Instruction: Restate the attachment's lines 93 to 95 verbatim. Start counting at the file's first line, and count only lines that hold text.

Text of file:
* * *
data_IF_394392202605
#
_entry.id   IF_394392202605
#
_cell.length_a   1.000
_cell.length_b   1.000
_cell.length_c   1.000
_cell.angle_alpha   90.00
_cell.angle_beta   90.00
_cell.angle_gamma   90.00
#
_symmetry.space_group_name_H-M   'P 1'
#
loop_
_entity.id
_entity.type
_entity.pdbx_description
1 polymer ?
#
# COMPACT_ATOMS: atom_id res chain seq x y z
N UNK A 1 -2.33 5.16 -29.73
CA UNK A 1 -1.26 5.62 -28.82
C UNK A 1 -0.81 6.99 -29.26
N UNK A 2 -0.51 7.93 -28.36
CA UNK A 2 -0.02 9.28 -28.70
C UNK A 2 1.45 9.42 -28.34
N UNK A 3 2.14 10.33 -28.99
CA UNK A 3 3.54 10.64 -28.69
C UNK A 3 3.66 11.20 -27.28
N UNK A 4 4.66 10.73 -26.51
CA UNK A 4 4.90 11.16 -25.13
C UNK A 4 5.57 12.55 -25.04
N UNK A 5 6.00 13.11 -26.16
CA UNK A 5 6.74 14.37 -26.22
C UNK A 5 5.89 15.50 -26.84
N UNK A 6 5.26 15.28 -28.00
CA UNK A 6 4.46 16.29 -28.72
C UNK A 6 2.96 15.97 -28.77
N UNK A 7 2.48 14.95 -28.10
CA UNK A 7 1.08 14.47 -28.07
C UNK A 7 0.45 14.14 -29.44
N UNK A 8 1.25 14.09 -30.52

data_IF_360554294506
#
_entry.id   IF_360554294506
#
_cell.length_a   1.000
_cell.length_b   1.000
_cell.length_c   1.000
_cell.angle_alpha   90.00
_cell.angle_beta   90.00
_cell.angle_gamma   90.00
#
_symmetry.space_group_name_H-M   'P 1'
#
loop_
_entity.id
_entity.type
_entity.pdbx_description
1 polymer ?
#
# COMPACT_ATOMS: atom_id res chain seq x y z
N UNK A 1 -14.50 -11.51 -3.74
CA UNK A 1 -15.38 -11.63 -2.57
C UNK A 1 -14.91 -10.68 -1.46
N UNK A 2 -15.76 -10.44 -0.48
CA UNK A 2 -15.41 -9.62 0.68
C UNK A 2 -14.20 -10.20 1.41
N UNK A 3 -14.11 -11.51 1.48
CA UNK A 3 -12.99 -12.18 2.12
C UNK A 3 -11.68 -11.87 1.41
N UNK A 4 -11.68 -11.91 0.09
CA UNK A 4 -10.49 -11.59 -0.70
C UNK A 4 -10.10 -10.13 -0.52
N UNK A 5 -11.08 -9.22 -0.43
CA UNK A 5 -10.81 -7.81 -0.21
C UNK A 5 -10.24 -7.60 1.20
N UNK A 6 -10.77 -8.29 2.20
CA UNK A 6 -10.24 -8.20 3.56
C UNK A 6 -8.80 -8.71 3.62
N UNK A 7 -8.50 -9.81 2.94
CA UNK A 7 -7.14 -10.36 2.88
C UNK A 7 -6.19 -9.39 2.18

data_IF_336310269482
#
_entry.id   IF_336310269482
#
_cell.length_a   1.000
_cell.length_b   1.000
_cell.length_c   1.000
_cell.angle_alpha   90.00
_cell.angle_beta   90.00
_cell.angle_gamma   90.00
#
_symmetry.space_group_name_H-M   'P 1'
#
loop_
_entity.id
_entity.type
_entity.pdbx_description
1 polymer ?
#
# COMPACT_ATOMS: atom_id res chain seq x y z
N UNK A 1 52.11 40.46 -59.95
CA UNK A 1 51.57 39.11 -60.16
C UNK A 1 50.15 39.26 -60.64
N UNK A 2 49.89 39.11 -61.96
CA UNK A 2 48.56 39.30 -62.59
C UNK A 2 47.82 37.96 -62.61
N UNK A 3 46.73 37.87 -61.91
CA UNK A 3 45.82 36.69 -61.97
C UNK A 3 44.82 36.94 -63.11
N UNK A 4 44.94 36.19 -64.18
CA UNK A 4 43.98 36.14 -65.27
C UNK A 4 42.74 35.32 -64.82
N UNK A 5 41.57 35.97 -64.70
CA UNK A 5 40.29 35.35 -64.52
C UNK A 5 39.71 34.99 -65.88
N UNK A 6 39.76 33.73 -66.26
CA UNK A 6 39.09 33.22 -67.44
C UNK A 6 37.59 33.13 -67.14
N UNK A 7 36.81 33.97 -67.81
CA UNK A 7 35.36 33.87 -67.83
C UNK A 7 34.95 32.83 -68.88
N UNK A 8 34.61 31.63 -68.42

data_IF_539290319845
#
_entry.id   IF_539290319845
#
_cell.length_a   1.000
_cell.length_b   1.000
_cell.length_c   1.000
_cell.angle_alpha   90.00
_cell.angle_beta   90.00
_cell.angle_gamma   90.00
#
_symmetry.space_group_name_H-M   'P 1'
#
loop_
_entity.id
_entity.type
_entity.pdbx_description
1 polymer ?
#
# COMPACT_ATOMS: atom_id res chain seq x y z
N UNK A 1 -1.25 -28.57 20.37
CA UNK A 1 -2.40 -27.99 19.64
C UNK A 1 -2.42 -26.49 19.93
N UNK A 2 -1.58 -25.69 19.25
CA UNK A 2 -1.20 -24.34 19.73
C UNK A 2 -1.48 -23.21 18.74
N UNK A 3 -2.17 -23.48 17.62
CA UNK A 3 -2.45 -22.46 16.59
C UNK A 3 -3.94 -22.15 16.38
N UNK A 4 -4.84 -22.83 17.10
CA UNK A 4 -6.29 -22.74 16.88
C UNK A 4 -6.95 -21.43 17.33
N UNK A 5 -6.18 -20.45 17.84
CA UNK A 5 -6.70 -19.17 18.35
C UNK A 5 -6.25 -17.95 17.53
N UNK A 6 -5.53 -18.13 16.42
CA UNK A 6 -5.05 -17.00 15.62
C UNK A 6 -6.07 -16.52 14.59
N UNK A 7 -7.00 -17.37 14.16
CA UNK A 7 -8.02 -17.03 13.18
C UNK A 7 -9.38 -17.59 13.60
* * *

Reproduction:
_cell.angle_gamma   90.00
#
_symmetry.space_group_name_H-M   'P 1'